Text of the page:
Boat (horse) bumpers 

Boat bumpers great horse training supplies to desensitize to the leg
You won’t use boat bumpers as ACTUAL floats, but they’re great desensitization tools to get your horse used to your leg taking up room on their sides.

If your horse is sensitive to your legs in the saddle or just starting out, these are a must. Buy two cheap boat bumpers and tie a rope between them. Hang this over your saddle while you’re working your horse so they get used to leg-shaped things bumping around on their sides.

Tools for working with your horse

These are the horse training supplies you’ll use to communicate with your horse. 

Horsemanship halter and lead

The last horsemanship halter you'll ever need
Make sure your horsemanship halter has knots and rein stops!

This is the only piece of equipment I recommend that you invest in. We work ALL of our horses in a halter before we bridle them. I have a few requirements for my halters:

  • Multiple knots on the noseband, which add a little pressure
  • A top knot in the center of the noseband – the top knot on ours is what establishes breaks when you go to get on
  • Spaces on the sides where you can attach reins for varying degrees of pressure and steering
  • Lead must be long and heavy enough to be effective and NOT have a clip on it

You can buy the Gascon Horsemanship halters that we use right from our website. All of our halters come with our phone number and a guarantee right on the side. These things are made out of marine rope and will NOT break, but if it does, just give me a call and I’ll replace it for you.

Long lines

We often long line our horses during our programs. Doing this allows a little bit more control from a safe distance and, if you want to drive your horse, it’s a great way to set them up to do that later in their training. You can use any set of 25’ long lines but I use long lines made out of Biothane, a rubber-like substance that can get drug through the mud and we simply wipe them off at the end of our sessions and they look like new. You can buy my favorite lines right in our online tack store.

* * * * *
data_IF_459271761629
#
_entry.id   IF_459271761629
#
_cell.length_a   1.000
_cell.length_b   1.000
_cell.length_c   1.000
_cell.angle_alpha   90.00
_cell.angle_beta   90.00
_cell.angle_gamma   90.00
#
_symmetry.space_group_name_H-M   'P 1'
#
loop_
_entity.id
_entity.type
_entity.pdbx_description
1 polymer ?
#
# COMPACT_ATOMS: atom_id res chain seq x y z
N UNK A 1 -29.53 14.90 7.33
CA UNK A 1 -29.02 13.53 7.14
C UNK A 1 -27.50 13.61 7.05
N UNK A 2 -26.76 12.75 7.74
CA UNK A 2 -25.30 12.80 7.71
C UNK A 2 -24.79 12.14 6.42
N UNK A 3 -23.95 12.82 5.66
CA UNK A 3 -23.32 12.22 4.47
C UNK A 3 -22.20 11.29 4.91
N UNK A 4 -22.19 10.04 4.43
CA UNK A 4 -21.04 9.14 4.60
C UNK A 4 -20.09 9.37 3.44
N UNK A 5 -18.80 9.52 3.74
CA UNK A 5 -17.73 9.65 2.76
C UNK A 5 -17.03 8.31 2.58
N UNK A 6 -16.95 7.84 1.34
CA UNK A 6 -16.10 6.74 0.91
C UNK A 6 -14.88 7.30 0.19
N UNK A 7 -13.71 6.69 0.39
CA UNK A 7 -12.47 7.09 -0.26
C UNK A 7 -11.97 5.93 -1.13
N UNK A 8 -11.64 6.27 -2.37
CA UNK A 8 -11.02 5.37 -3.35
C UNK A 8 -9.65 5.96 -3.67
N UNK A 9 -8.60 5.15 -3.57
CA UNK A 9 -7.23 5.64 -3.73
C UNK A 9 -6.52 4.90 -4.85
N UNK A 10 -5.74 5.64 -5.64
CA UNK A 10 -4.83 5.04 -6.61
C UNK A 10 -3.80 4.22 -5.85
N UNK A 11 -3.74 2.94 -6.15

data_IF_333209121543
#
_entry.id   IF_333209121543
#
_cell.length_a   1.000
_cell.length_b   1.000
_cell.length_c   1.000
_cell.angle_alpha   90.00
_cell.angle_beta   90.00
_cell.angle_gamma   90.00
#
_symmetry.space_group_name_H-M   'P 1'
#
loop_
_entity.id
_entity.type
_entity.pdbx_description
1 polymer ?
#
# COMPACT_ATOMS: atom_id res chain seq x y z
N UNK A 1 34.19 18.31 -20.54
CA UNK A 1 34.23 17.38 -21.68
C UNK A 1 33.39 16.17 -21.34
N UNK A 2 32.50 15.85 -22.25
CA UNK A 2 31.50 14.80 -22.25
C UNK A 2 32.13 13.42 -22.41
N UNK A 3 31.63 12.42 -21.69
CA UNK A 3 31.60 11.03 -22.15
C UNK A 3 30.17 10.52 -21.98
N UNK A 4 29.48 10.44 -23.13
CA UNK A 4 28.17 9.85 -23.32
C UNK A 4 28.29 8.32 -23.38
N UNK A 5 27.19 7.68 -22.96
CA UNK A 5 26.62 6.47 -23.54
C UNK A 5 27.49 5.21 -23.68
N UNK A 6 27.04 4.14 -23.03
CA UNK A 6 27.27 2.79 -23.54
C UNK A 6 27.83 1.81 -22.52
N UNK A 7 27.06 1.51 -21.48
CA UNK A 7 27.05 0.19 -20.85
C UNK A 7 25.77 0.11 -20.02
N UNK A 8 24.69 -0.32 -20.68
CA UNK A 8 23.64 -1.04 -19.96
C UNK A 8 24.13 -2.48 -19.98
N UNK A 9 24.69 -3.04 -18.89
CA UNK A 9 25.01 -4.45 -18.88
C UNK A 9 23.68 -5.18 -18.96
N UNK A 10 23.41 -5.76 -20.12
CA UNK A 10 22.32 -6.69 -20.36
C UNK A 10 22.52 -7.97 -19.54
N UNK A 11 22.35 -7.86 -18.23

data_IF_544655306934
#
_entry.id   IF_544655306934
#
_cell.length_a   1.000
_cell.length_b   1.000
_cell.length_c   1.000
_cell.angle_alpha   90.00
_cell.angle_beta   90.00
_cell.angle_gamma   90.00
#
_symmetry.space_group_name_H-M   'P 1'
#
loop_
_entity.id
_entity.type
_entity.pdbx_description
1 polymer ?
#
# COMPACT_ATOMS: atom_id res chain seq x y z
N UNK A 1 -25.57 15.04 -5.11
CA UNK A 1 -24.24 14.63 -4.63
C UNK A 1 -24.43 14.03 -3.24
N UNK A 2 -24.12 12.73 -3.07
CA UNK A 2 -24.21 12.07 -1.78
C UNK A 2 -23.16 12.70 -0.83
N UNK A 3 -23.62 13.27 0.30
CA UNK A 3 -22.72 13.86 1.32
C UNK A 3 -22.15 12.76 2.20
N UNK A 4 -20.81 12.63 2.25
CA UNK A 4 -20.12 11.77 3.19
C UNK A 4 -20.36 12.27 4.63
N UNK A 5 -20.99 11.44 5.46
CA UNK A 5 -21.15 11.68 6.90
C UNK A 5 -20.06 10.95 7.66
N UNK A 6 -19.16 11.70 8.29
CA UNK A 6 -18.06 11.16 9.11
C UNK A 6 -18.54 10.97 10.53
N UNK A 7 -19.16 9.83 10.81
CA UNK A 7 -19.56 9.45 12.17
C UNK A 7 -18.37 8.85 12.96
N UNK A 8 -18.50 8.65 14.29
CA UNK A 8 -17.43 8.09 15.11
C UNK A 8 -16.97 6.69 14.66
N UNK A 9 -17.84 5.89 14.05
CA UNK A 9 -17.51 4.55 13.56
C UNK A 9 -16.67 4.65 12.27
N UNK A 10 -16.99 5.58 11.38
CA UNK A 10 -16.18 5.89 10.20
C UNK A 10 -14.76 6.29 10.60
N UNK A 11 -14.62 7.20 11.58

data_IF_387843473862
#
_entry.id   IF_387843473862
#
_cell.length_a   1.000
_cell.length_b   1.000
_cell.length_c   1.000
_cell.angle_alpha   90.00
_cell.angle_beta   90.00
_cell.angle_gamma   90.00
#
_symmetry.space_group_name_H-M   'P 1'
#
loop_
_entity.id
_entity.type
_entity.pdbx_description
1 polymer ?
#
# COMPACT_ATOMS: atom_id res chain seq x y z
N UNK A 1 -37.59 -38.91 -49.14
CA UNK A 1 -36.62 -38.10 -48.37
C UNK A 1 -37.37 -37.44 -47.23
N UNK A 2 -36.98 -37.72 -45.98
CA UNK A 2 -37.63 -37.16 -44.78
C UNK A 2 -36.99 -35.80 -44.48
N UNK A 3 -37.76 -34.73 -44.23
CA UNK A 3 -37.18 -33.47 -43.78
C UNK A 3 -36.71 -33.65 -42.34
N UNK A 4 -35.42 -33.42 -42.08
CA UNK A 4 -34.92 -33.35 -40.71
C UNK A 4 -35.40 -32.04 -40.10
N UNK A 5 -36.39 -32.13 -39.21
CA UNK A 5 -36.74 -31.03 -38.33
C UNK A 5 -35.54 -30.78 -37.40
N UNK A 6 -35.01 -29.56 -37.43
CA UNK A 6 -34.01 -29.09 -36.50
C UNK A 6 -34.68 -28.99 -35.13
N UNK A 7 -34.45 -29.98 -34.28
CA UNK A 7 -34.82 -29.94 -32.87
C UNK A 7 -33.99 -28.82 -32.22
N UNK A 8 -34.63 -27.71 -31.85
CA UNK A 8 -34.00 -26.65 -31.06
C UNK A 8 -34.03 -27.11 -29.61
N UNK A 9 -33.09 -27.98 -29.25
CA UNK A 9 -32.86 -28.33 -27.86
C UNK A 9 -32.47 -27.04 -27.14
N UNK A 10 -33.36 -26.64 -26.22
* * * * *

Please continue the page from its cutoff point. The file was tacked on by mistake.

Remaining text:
Lead rope with clip

If you’re going to teach your horse to lie down (let’s be real… this is everyone’s favorite trick), you’ll need a lead rope with a clip at the end.

Team MG Fanny pack

Now, I can’t promise you’ll look fashionable wearing one of these, but I always sport a team MG fanny pack when I work with horses. I stuff these babies with treats to use as bribery and rewards for the horses I work with.  

Once you’ve gathered these items, you’re ready to work through our program. This, your saddle, and a membership is ALL you need to be successful training with Team MG. Well, that and your horse. Let’s hit the trails!

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3 thoughts on “Horse Training Supplies: Why My Round Pen Looks Like A Redneck’s Backyard”

  1. Harriette Sherwood

    So nice to not need pricey items, just stuff you have around the barn, especially this strange year.Thank you